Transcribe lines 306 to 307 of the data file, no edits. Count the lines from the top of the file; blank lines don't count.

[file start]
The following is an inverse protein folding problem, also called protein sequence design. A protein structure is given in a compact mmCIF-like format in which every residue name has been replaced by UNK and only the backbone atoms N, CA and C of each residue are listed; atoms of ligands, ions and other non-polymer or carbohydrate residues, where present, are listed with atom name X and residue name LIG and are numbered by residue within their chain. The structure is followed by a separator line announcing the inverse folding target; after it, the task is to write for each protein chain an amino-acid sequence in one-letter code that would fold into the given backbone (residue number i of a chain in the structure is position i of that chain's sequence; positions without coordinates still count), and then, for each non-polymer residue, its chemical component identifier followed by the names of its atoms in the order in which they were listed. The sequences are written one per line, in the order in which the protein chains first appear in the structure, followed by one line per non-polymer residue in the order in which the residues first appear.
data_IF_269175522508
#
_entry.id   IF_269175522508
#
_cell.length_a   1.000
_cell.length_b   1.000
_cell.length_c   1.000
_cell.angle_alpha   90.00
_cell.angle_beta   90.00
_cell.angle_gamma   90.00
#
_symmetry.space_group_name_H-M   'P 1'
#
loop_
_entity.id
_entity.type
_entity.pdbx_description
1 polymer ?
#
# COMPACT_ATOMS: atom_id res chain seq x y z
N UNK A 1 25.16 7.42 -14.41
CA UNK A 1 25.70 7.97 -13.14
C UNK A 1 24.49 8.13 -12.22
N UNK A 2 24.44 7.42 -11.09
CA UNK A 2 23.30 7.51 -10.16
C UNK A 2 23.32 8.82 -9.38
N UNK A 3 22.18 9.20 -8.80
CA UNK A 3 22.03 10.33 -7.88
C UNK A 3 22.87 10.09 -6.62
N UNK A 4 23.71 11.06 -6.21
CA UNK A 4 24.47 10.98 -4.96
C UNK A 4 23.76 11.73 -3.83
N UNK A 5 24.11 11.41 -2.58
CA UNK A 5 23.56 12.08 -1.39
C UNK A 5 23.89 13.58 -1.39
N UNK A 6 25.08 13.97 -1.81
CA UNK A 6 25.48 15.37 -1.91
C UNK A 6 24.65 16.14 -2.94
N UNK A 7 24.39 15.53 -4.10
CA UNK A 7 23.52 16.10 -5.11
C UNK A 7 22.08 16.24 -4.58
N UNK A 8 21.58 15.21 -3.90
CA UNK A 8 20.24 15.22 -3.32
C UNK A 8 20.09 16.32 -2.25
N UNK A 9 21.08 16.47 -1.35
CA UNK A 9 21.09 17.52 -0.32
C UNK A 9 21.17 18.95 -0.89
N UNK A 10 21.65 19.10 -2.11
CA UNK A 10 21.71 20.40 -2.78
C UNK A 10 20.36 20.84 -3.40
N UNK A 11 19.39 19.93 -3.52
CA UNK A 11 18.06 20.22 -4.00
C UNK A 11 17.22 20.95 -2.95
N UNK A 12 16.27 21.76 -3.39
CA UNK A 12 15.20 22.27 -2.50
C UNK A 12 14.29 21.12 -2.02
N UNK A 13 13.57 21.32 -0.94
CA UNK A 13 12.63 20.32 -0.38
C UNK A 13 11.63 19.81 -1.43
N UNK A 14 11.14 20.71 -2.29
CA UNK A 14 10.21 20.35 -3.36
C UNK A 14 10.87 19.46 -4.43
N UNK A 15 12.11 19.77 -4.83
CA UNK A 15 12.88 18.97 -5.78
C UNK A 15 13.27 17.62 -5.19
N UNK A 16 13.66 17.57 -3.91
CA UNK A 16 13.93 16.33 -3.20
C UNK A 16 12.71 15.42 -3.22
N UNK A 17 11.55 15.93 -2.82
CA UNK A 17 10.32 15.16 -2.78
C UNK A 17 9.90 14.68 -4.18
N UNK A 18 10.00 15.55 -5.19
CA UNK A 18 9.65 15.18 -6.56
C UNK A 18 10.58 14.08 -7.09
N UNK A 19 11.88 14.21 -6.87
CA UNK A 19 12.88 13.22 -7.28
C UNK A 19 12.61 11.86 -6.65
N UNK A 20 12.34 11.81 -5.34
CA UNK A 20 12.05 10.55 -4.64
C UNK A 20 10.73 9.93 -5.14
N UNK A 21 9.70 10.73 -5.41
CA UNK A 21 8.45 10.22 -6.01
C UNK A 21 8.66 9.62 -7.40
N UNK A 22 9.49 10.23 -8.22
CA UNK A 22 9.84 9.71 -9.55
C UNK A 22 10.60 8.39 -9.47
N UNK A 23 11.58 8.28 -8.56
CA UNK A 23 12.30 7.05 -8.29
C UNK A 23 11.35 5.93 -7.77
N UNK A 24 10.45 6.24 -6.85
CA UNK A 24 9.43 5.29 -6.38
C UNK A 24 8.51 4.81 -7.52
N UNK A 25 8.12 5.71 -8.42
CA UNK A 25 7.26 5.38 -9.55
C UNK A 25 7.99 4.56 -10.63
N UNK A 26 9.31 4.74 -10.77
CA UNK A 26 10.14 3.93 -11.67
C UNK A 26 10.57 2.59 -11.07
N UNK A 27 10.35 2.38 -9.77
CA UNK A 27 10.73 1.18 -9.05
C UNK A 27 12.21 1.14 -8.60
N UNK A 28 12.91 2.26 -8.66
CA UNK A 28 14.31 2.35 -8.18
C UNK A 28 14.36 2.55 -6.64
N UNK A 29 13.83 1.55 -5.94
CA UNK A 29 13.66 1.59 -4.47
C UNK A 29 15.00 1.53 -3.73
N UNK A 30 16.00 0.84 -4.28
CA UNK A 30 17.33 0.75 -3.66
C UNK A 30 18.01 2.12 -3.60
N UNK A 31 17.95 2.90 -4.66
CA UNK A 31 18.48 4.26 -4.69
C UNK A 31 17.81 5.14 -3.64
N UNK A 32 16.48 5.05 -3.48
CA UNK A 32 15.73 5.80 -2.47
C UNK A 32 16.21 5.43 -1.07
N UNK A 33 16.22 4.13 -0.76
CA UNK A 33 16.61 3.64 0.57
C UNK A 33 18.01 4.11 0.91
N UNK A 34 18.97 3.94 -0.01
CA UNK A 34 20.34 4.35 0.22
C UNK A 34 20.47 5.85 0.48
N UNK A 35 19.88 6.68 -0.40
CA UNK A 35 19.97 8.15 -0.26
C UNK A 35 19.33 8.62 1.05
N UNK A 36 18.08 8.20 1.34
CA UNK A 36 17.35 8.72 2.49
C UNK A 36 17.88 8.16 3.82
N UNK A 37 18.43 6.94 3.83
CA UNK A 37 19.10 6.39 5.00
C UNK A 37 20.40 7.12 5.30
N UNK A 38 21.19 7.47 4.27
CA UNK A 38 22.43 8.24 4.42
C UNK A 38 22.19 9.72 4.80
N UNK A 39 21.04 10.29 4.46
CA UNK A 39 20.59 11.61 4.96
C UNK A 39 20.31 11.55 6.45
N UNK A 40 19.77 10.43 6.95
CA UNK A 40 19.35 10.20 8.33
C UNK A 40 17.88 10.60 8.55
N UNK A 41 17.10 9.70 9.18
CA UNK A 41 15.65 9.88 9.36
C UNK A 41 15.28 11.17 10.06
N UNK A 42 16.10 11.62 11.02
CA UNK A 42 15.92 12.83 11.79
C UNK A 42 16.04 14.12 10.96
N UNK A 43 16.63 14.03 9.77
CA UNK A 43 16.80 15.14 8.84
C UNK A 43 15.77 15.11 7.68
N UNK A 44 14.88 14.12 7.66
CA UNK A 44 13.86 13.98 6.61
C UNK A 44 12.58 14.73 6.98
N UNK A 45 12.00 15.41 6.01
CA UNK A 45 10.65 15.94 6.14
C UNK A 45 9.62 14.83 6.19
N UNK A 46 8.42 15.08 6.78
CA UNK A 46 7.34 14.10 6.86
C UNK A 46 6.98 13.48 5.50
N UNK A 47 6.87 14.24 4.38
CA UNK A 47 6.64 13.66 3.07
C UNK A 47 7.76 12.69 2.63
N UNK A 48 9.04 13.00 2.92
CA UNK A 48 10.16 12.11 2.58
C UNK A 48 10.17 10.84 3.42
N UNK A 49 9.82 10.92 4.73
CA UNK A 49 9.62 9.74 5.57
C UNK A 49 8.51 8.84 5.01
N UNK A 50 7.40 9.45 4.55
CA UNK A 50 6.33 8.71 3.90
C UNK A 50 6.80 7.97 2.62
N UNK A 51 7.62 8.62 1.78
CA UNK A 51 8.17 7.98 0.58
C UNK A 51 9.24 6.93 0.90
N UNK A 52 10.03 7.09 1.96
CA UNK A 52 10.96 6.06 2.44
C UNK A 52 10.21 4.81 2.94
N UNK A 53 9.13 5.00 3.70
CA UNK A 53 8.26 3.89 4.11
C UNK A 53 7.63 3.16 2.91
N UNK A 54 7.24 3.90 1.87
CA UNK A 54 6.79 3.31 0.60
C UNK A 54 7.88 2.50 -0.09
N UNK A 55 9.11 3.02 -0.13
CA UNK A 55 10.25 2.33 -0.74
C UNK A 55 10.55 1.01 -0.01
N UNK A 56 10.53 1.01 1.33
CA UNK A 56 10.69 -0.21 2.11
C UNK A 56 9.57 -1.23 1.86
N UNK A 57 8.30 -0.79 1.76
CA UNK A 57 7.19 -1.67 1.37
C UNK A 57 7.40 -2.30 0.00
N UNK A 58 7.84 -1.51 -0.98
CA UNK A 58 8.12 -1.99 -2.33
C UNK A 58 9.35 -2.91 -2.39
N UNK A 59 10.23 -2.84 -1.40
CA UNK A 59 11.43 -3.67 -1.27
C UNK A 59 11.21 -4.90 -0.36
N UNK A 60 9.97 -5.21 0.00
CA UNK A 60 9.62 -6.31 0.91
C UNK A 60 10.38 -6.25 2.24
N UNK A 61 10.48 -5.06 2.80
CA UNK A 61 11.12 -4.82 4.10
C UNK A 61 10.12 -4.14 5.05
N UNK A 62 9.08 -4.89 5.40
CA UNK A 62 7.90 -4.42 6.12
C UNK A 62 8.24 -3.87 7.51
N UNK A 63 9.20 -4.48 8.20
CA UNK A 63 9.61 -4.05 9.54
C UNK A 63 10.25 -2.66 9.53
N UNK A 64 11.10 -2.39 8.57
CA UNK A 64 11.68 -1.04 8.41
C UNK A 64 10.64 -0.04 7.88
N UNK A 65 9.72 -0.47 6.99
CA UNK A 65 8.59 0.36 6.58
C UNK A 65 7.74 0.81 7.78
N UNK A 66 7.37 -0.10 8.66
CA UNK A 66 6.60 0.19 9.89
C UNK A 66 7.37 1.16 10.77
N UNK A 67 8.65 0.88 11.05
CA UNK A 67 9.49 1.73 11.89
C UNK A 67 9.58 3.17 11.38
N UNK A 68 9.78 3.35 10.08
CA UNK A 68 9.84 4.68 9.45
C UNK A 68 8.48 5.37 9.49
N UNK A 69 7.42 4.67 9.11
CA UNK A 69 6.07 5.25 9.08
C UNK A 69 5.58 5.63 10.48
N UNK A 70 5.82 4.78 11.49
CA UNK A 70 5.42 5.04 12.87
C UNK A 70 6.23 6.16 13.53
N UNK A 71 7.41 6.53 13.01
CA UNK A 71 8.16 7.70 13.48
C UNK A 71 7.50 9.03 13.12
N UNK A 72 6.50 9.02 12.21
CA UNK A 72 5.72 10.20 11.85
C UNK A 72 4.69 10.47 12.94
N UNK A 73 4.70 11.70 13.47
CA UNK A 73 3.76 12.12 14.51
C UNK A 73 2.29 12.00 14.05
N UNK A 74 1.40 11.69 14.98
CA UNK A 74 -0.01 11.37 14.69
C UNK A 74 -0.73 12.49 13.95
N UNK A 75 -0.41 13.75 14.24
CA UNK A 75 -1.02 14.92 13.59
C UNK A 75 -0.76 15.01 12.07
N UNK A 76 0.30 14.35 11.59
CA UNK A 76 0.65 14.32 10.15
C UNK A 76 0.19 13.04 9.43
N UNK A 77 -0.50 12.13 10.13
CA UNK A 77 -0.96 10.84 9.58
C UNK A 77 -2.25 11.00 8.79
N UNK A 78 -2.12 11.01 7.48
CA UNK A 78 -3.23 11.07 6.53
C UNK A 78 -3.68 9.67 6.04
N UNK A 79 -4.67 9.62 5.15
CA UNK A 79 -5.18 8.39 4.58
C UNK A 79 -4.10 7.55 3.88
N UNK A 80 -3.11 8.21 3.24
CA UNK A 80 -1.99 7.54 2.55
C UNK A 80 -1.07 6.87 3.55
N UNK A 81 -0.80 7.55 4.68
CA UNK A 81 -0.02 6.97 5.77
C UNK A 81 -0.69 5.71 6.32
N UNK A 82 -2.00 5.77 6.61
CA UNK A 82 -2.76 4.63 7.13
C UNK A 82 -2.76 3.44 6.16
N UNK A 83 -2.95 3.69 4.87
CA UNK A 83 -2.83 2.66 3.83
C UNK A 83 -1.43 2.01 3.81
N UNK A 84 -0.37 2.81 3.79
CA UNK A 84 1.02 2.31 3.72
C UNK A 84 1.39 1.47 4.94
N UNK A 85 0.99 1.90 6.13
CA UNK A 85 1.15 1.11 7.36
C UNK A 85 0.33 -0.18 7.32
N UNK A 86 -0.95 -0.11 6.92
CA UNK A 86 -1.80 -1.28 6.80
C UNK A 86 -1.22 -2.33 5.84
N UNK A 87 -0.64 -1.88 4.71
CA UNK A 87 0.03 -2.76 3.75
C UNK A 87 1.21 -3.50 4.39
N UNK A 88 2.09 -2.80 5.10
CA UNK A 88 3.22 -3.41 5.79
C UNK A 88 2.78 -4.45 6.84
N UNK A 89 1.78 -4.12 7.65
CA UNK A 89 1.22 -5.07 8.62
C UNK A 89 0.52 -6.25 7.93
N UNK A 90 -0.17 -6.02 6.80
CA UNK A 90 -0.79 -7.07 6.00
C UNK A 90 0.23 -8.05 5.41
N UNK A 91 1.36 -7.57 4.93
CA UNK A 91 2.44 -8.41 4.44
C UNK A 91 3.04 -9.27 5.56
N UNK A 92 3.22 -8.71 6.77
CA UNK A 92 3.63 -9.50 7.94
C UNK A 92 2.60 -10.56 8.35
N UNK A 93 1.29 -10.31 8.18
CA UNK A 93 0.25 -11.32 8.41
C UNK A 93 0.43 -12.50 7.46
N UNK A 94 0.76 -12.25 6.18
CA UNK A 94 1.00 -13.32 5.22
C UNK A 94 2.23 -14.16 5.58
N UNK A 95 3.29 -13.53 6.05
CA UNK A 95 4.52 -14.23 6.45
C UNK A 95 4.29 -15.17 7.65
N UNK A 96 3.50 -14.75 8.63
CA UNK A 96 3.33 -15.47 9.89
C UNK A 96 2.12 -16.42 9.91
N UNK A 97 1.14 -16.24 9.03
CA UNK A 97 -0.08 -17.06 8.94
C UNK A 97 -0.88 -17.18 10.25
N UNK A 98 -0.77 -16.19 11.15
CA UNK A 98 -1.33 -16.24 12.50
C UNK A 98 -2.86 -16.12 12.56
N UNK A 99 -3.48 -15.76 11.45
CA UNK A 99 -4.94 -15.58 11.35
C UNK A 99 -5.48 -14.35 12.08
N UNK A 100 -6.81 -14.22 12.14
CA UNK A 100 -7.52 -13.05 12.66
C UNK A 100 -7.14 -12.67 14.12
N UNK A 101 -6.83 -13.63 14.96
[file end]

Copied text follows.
C UNK A 95 4.29 -15.17 7.65
N UNK A 96 3.50 -14.75 8.63